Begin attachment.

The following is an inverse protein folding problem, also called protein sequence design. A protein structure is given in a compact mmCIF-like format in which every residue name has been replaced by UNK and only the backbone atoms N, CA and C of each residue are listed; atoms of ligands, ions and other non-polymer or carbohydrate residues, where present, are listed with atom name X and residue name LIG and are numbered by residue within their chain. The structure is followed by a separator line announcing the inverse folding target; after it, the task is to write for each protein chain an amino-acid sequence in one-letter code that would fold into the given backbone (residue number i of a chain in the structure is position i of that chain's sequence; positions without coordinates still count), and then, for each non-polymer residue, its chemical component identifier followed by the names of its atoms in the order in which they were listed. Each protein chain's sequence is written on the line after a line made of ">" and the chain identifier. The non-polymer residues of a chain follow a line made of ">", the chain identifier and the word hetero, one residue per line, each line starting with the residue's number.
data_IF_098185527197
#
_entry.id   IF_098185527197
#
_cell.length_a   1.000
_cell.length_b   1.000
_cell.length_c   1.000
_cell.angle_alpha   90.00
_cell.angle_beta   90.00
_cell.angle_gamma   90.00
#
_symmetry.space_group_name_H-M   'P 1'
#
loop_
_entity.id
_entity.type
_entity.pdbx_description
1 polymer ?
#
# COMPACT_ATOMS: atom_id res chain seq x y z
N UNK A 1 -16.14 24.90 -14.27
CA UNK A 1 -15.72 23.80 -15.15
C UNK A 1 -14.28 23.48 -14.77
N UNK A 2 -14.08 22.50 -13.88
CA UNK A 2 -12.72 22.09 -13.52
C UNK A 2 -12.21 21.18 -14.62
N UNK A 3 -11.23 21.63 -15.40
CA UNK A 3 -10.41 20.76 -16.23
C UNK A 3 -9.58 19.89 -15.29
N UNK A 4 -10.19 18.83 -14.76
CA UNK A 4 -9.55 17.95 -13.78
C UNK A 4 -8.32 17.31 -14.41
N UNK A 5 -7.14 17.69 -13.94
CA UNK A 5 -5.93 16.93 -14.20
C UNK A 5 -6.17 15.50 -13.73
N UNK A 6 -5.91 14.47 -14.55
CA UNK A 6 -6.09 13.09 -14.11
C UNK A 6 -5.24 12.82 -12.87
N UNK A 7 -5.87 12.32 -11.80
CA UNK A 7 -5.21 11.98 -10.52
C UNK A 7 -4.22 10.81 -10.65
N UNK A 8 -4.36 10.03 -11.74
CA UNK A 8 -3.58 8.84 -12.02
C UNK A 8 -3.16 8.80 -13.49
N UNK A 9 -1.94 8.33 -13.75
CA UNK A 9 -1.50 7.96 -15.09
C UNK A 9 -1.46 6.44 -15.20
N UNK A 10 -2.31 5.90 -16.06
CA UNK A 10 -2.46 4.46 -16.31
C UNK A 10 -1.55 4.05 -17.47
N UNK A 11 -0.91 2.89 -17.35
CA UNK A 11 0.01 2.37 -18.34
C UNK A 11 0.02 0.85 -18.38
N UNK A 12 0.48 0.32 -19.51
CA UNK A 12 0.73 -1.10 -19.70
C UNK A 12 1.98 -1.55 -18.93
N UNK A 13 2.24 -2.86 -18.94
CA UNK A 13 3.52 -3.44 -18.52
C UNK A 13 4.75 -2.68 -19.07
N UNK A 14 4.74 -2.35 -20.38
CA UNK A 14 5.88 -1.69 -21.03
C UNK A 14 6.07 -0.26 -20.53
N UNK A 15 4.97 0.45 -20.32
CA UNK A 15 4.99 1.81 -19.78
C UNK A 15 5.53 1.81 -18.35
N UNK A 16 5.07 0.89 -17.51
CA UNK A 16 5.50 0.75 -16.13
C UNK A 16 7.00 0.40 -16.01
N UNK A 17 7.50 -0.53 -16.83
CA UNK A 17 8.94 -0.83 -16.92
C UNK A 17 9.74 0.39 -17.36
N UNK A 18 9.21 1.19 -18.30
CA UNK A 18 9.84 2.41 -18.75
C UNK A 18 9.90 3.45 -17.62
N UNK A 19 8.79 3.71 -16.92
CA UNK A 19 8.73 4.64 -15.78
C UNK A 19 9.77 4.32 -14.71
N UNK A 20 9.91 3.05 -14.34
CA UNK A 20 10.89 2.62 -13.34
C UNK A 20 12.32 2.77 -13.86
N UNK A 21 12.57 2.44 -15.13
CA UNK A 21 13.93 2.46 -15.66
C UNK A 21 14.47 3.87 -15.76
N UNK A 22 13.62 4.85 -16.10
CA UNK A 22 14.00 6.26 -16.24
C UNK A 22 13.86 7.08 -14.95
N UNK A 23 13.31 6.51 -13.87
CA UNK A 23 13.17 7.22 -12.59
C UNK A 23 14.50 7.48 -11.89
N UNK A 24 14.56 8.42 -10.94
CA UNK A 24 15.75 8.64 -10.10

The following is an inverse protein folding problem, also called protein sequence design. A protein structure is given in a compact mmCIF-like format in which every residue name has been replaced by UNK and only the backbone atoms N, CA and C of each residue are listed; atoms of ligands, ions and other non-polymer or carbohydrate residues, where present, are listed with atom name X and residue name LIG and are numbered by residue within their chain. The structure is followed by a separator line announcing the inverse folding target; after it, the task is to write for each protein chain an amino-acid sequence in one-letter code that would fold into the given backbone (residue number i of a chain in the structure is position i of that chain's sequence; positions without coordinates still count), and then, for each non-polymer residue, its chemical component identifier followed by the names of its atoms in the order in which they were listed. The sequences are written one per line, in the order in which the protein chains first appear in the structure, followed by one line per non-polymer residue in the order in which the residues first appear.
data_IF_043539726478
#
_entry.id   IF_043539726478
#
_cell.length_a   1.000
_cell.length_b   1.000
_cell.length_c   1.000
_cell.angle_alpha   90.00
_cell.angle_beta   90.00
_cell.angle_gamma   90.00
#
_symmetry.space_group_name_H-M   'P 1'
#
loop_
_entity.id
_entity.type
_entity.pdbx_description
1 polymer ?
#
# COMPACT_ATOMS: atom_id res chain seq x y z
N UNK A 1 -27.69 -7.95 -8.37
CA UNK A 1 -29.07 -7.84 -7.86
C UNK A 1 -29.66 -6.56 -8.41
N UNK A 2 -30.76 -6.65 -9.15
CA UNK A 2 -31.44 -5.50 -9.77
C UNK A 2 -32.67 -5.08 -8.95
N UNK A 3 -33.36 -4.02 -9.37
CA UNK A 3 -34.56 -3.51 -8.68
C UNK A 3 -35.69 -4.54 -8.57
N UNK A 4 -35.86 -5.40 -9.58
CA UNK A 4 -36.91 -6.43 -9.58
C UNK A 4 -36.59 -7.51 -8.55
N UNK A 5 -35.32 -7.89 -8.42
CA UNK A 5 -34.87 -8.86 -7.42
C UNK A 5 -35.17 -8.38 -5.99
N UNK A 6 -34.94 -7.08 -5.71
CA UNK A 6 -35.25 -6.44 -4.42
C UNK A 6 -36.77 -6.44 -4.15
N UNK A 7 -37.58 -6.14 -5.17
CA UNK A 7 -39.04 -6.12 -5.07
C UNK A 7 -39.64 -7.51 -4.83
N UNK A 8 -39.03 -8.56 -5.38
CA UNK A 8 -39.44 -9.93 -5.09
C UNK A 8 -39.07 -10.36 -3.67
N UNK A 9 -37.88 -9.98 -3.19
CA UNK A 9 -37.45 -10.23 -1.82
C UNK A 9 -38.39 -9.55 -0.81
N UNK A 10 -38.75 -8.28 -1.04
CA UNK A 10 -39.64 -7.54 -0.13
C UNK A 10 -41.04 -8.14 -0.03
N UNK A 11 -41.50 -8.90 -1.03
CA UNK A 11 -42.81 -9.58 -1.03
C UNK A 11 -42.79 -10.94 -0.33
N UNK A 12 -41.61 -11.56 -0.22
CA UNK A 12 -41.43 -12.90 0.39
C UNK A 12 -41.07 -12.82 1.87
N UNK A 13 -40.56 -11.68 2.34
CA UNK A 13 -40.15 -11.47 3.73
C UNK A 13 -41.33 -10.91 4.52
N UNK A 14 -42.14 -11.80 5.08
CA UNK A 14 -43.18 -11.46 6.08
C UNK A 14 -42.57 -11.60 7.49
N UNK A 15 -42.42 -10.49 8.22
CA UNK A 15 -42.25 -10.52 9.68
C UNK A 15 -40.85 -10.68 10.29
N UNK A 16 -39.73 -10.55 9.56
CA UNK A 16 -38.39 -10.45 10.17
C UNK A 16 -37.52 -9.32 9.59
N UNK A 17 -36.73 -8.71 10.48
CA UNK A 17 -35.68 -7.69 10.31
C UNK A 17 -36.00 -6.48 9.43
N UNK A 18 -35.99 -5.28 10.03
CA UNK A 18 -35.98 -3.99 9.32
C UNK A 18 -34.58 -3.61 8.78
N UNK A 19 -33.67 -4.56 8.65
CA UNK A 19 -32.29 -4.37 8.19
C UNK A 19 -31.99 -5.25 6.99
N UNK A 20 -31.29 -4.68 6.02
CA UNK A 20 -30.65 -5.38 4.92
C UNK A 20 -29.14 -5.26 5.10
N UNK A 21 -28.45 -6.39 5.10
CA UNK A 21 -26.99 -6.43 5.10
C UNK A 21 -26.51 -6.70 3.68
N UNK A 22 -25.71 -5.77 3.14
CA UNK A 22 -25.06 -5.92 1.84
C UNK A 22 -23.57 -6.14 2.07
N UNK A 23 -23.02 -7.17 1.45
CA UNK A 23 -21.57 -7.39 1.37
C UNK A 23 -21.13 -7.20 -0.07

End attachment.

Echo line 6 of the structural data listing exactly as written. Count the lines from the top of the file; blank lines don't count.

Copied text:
_cell.length_a   1.000